The Legislative Analyst’s Office (LAO) of the CA Legislature has released a recent report on the High Cost of California Housing. The lack of construction in the coastal areas is identified as one of the main causes of the housing shortage that has driven prices up.
The LAO identified four main causes of the lack of construction as:
- Community Resistance to New Housing – NIMBY attitude of many communities. Many people are all for affordable housing. However, most people also don’t want affordable housing or development near them. From the report:
Residents also may feel that new housing reduces their nonfinancial wellbeing. Many people, as they become accustomed to their lifestyle and the character of their neighborhood, naturally are hesitant about change and future unknowns. It is unsurprising then that they would be concerned about adding new housing to their community because it presents uncertainty and possibilities of change. Expanded development can strain existing infrastructure—such as streets and roads, schools, and parks—requiring residents to change the way they use these public goods.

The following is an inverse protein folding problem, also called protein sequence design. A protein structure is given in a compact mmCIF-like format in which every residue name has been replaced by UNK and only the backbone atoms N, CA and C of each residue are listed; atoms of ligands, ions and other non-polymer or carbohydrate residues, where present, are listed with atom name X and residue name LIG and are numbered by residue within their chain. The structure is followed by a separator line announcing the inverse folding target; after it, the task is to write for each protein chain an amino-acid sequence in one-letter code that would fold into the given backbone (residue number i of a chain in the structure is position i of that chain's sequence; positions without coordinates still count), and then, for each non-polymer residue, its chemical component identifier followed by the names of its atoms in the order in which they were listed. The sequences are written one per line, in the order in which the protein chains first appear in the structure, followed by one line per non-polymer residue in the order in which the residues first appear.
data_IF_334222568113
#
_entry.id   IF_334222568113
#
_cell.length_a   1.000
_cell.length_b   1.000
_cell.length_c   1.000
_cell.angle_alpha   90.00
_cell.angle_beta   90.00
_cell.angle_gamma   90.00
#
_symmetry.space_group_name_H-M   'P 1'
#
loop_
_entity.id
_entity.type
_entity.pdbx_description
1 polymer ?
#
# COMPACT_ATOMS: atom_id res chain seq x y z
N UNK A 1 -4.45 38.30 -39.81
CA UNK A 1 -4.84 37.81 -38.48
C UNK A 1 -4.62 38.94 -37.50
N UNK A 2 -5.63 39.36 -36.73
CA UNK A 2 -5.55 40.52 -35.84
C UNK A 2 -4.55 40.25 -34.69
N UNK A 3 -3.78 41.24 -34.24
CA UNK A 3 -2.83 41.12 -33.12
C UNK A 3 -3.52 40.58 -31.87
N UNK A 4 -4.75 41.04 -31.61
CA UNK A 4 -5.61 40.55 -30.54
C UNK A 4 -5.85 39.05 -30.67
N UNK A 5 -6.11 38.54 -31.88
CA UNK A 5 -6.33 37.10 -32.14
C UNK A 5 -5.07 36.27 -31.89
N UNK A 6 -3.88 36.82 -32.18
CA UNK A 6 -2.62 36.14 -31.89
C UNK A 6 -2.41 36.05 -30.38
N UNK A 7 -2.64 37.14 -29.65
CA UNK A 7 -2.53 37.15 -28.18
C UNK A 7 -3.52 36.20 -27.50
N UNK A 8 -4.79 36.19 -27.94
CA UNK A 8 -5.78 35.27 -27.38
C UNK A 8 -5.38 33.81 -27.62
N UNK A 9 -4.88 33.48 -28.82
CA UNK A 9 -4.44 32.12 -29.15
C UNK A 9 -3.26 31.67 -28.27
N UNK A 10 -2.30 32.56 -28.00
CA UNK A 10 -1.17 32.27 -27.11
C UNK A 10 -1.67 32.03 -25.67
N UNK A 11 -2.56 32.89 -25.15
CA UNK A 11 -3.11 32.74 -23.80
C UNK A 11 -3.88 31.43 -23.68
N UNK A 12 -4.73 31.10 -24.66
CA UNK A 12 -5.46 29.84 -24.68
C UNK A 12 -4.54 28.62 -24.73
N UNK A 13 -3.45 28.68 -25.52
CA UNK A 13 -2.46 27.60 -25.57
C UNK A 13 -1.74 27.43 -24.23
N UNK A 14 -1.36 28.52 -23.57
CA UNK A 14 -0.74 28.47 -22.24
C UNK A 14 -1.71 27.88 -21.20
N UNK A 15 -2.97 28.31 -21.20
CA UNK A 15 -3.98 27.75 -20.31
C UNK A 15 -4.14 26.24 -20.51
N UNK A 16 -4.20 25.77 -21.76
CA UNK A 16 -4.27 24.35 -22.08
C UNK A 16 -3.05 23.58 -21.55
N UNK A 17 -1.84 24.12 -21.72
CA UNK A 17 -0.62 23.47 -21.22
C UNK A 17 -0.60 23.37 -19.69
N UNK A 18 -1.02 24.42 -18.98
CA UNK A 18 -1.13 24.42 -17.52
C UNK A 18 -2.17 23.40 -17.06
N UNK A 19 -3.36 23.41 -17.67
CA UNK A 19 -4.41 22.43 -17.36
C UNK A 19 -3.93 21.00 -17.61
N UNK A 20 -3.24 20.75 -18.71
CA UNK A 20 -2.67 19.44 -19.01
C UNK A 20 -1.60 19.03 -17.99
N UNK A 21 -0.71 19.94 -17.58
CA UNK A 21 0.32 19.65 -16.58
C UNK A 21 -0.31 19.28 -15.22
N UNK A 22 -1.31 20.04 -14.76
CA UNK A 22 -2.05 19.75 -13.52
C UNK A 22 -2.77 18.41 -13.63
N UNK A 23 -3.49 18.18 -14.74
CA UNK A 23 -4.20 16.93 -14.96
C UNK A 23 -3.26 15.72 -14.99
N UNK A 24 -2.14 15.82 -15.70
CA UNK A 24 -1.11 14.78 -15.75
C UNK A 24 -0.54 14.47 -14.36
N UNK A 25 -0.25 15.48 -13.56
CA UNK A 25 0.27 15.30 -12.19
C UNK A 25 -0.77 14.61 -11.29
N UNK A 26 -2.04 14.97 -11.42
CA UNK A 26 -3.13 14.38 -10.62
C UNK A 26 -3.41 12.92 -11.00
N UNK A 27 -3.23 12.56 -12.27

- Environmental Reviews Can Be Used to Stop or Limit Housing Development – California’s Environmental Quality Act (CEQA) requires local governments to study the environmental effects of new development. Often times the process can be held up by opponents through this process.
- Cities Prefer Commercial Development – Commercial development provides greater tax revenues to local municipalities. Consequently, they are incentivized to prefer commercial development over residential development.
- Limited Vacant Developable Land – In most areas of the California coastal metros there is limited land available for residential development.
The LAO’s report also details the major consequences of the higher housing costs.
- Californians spend a larger share of their income on housing.
- Many Californians are forced into postponing or foregoing homeownership.
- It may mean living in more crowded housing.
- Many Californians end up commuting further to work each day.
- Some people even choose to work and live elsewhere.
All of these factors seriously impact the economy and the viability of businesses to hire, recruit, and maintain high-caliber employees and workforce. It will be interesting to see how the California legislature responds to the challenges laid out in the report.